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Hidden figures: Revisiting doping prevalence estimates previously reported for two major international sport events in the context of further empirical evidence and the extant literature

  • Petroczi, Andrea; 145151;
  • Cruyff, Maarten;
  • de Hon, Olivier;
  • Sagoe, Dominic;
  • Saugy, Martial;
Publication Date
Dec 05, 2022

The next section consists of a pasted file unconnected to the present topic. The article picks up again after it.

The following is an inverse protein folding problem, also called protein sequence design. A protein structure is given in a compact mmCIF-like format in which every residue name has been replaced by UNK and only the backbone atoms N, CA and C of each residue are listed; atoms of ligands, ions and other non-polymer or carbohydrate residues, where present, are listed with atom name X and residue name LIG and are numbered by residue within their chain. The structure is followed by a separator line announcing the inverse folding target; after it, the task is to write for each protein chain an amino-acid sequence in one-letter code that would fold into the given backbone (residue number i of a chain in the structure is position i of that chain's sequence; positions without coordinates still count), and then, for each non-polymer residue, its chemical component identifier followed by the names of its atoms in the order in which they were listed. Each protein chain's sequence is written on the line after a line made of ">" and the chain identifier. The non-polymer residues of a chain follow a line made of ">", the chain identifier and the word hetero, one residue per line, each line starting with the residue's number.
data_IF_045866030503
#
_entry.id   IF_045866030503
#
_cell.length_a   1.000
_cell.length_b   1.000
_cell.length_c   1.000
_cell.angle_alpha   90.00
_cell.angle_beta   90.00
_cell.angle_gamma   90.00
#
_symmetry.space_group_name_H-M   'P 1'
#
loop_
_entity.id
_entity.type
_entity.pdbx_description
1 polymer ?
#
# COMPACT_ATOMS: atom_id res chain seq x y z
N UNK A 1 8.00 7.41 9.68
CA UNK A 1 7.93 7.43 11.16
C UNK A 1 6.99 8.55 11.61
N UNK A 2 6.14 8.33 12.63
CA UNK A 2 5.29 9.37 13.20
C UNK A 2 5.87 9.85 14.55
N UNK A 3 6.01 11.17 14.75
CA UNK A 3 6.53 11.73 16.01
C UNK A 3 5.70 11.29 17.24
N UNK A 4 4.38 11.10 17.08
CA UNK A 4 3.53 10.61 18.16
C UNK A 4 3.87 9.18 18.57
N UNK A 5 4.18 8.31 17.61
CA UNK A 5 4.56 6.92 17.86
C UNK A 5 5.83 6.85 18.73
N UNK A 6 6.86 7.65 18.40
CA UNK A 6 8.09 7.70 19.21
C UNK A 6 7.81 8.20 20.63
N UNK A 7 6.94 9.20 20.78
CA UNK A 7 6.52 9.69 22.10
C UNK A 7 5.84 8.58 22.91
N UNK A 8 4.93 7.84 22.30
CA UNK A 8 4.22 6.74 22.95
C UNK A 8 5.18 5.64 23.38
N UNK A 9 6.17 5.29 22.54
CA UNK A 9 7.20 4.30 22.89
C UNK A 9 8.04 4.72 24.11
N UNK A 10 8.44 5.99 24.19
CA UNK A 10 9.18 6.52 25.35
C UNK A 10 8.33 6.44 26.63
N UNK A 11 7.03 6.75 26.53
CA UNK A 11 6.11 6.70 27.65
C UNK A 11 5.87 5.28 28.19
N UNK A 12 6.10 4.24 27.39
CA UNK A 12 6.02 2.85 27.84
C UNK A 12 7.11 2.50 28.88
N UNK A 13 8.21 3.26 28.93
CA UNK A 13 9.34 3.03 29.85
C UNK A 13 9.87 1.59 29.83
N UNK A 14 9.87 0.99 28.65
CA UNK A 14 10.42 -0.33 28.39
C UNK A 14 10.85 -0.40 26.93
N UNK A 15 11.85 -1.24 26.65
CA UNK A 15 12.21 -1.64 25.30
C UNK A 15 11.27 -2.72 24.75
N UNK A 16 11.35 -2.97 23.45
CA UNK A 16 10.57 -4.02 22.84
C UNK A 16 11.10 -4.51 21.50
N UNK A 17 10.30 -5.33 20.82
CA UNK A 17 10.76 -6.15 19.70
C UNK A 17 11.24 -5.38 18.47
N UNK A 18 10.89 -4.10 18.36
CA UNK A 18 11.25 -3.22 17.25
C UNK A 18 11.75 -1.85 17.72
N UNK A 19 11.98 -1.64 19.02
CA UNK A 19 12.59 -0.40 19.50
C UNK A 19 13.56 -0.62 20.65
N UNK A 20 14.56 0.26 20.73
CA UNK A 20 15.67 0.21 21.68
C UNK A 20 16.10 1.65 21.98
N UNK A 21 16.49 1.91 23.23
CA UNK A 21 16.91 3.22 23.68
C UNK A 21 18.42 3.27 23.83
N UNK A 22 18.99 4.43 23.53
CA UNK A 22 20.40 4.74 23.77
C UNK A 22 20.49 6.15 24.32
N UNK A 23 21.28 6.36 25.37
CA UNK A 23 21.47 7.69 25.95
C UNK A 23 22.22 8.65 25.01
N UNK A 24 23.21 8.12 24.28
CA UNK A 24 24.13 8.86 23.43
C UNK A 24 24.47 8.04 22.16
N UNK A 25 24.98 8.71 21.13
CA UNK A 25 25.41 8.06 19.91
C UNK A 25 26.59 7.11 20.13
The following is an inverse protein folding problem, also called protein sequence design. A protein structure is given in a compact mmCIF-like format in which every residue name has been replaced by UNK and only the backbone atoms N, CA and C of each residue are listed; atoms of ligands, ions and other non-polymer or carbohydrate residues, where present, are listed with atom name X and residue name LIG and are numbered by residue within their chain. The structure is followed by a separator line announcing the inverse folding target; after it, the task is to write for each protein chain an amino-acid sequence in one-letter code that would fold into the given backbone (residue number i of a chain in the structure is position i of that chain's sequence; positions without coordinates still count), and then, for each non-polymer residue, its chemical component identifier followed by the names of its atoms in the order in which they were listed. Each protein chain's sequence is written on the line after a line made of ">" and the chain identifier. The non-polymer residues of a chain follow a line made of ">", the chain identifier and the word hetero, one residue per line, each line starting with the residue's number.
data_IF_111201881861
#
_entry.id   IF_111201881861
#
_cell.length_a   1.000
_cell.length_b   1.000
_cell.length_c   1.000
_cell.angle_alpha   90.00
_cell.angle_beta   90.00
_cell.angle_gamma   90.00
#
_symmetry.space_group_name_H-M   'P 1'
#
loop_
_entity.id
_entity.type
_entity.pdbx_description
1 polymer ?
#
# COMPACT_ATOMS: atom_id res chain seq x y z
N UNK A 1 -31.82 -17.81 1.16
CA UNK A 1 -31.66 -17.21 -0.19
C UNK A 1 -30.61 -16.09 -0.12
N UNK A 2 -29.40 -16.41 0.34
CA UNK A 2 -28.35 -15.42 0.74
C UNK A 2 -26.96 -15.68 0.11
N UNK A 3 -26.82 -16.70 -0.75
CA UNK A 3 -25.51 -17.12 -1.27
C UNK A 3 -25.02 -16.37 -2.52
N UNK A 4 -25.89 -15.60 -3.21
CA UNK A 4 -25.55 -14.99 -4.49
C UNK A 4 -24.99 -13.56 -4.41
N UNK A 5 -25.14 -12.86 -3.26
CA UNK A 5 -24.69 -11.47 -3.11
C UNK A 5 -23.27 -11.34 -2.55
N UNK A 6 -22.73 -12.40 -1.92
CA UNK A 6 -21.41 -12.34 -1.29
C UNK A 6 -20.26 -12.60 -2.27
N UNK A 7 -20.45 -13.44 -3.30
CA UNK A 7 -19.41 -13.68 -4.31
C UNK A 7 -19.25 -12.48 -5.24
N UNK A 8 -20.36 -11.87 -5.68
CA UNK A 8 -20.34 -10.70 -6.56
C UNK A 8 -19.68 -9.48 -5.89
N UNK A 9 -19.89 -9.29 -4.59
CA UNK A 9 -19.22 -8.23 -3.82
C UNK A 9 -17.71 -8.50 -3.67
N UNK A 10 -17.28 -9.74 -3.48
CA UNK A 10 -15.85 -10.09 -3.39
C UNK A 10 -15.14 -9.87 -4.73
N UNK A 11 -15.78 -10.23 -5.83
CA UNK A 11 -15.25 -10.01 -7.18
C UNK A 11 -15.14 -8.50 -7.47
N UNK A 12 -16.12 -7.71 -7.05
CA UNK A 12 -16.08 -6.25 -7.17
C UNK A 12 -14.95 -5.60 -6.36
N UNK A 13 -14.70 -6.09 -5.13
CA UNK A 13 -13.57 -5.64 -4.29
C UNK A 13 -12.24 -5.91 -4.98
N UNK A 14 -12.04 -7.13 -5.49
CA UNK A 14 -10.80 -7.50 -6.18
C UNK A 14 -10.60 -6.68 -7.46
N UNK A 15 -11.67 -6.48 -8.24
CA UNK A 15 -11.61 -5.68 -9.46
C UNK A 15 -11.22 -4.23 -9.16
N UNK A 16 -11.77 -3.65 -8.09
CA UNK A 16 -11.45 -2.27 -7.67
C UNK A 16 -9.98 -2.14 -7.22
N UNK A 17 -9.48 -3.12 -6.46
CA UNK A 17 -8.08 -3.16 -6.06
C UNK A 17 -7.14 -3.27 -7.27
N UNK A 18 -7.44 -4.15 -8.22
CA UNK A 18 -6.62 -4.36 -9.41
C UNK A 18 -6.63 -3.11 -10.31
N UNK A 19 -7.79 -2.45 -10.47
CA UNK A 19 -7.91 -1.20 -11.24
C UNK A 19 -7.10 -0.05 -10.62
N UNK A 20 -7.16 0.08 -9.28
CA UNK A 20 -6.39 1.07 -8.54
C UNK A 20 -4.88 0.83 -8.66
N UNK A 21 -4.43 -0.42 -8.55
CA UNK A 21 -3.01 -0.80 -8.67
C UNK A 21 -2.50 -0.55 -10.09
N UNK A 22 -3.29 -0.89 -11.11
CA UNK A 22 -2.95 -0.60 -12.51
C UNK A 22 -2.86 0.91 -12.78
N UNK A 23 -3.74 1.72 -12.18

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BACKGROUND: High levels of admitted doping use (43.6% and 57.1%) were reported for two international sport events in 2011. Because these are frequently referenced in evaluating aspects of anti-doping, having high level of confidence in these estimates is paramount. OBJECTIVES: In this study, we present new prevalence estimates from a concurrently administered method, the Single Sample Count (SSC), and critically review the two sets of estimates in the context of other doping prevalence estimates. METHODS: The survey featuring the SSC model was completed by 1,203 athletes at the 2011 World Championships in Athletics (WCA) (65.3% of all participating athletes) and 954 athletes at the 2011 Pan-Arab Games (PAG) (28.2% of all participating athletes). At WCA, athletes completed both UQM and SSC surveys in randomised order. At PAG, athletes were randomly allocated to one of the two surveys. Doping was defined as "having knowingly violated anti-doping regulations by using a prohibited substance or method." RESULTS: Estimates with the SSC model for 12-month doping prevalence were 21.2% (95% CI: 9.69-32.7) at WCA and 10.6% (95% CI: 1.76-19.4) at PAG. Estimated herbal, mineral, and/or vitamin supplements use was 8.57% (95% CI: 1.3-16.11) at PAG. Reliability of the estimates were confirmed with re-sampling method (n = 1,000, 80% of the sample). Survey non-compliance (31.90%, 95%CI: 26.28-37.52; p < 0.0001) was detected in the WCA data but occurred to a lesser degree at PAG (9.85%, 95% CI: 4.01-15.69, p = 0.0144 and 11.43%, 95% CI: 5.31-11.55, p = 0.0196, for doping and nutritional supplement use, respectively). A large discrepancy between those previously reported from the UQM and the prevalence rate estimated by the SSC model for the same population is evident. CONCLUSION: Caution in interpreting these estimates as bona fide prevalence rates is warranted. Critical appraisal of the obtained prevalence rates and triangulation with other sources are recommended over "the higher rate must be closer to the truth" heuristics. Non-compliance appears to be the Achilles heel of the indirect estimation models thus it should be routinely tested for and minimised. Further research into cognitive and behaviour aspects, including motivation for honesty, is needed to improve the ecological validity of the estimated prevalence rates. / status: published

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